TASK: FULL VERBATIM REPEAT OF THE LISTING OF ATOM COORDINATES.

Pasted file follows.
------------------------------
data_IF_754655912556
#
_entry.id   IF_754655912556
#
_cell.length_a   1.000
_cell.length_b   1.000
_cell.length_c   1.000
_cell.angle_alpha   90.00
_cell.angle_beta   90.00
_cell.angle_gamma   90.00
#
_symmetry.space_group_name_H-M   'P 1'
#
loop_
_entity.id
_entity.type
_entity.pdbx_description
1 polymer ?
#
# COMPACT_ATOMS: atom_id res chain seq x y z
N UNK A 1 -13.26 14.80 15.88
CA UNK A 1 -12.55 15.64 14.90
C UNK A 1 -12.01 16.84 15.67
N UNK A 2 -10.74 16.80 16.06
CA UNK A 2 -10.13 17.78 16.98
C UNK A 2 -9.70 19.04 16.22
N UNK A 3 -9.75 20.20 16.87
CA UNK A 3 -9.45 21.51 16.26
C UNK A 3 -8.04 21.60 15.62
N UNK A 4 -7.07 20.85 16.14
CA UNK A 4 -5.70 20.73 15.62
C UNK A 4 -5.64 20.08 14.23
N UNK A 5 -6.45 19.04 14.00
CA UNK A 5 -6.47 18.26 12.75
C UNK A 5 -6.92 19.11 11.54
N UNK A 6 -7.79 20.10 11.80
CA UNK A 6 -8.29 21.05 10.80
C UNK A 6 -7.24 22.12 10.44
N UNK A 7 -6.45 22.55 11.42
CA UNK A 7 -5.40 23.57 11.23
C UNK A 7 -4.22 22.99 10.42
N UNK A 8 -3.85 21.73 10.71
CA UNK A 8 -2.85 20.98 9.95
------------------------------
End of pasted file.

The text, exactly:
data_IF_754655912556
#
_entry.id   IF_754655912556
#
_cell.length_a   1.000
_cell.length_b   1.000
_cell.length_c   1.000
_cell.angle_alpha   90.00
_cell.angle_beta   90.00
_cell.angle_gamma   90.00
#
_symmetry.space_group_name_H-M   'P 1'
#
loop_
_entity.id
_entity.type
_entity.pdbx_description
1 polymer ?
#
# COMPACT_ATOMS: atom_id res chain seq x y z
N UNK A 1 -13.26 14.80 15.88
CA UNK A 1 -12.55 15.64 14.90
C UNK A 1 -12.01 16.84 15.67
N UNK A 2 -10.74 16.80 16.06
CA UNK A 2 -10.13 17.78 16.98
C UNK A 2 -9.70 19.04 16.22
N UNK A 3 -9.75 20.20 16.87
CA UNK A 3 -9.45 21.51 16.26
C UNK A 3 -8.04 21.60 15.62
N UNK A 4 -7.07 20.85 16.14
CA UNK A 4 -5.70 20.73 15.62
C UNK A 4 -5.64 20.08 14.23
N UNK A 5 -6.45 19.04 14.00
CA UNK A 5 -6.47 18.26 12.75
C UNK A 5 -6.92 19.11 11.54
N UNK A 6 -7.79 20.10 11.80
CA UNK A 6 -8.29 21.05 10.80
C UNK A 6 -7.24 22.12 10.44
N UNK A 7 -6.45 22.55 11.42
CA UNK A 7 -5.40 23.57 11.23
C UNK A 7 -4.22 22.99 10.42
N UNK A 8 -3.85 21.73 10.71
CA UNK A 8 -2.85 20.98 9.95